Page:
This week, Eric Clapton raised $2.15 million for his Crossroads rehab facility in Antigua by auctioning off 75 guitars and 55 amplifiers in New York, including a '48 Gibson hollow body that went for nearly $83,000 alone. The sale didn't include Clapton's famous black Fender Stratocaster, Blackie, because that bruised and battered ax already fetched a massive $959,500 in 2004. But it did feature a Blackie replica that precisely duplicated all of the guitar's signs of wear, from the etching on its back where Clapton's belt buckle gnawed into the wood to the burn mark left by a wayward cigarette. And this fake Blackie -- never played by Clapton -- sold for $30,000.
Now, why would anyone pay 30 grand for a guitar we'll dub Fakie? According to the New York Times, social scientists have the answer. A researcher at Yale likened a replica guitar to a voodoo doll and explained a concept called "imitative magic": "Things that resemble each other have similar powers. ... An identical Clapton guitar replica with all of the dents and scratches may serve as such a close proxy to Clapton's original guitar that it is in some way confused for the real thing." Likewise, people shell out big bucks for the real artifacts because of "celebrity contagion," which is less disease-y than it sounds: Fans believe being in close proximity to objects touched by their idols gives them special powers. "One of them told the researchers how he had improved his own guitar-playing by using old guitar strings that had been discarded by Duane Allman." Ah, the power of positive thinking.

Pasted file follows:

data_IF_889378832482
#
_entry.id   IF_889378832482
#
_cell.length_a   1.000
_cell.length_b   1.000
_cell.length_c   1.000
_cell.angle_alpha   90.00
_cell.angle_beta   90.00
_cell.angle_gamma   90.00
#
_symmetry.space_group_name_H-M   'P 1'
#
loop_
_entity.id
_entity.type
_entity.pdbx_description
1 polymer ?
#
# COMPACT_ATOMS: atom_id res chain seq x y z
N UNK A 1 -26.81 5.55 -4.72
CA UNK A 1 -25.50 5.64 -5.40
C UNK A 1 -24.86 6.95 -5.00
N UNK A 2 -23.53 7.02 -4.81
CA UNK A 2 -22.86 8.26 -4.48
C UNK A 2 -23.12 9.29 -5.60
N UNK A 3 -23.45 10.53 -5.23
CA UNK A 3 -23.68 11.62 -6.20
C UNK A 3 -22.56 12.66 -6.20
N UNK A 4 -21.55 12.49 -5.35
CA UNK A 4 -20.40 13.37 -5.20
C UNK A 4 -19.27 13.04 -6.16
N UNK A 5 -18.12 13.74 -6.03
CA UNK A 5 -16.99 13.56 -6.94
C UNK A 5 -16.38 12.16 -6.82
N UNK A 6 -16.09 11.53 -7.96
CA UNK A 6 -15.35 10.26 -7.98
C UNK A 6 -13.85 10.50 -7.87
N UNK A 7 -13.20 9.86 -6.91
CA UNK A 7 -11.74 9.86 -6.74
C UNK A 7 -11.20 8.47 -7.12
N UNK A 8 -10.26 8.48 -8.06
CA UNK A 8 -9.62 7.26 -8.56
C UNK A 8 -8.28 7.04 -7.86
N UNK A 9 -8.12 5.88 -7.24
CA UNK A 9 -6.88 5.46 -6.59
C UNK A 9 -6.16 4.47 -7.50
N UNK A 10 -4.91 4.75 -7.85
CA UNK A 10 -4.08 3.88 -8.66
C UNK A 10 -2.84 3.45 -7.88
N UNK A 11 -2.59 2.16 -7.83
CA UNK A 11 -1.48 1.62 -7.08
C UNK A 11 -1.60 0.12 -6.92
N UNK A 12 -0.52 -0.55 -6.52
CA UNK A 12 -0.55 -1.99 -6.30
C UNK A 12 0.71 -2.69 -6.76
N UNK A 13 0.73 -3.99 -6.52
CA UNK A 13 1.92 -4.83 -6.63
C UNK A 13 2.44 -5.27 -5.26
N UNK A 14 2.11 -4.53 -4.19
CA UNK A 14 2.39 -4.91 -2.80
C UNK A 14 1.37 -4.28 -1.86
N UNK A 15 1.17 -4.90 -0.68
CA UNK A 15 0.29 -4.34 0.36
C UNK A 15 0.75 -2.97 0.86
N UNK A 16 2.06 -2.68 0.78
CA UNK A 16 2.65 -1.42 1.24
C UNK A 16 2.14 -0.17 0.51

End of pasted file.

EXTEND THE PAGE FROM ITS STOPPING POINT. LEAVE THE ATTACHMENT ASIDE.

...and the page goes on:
[Photo: Slaven Vlasic/Getty Images]
- Fender Stratocaster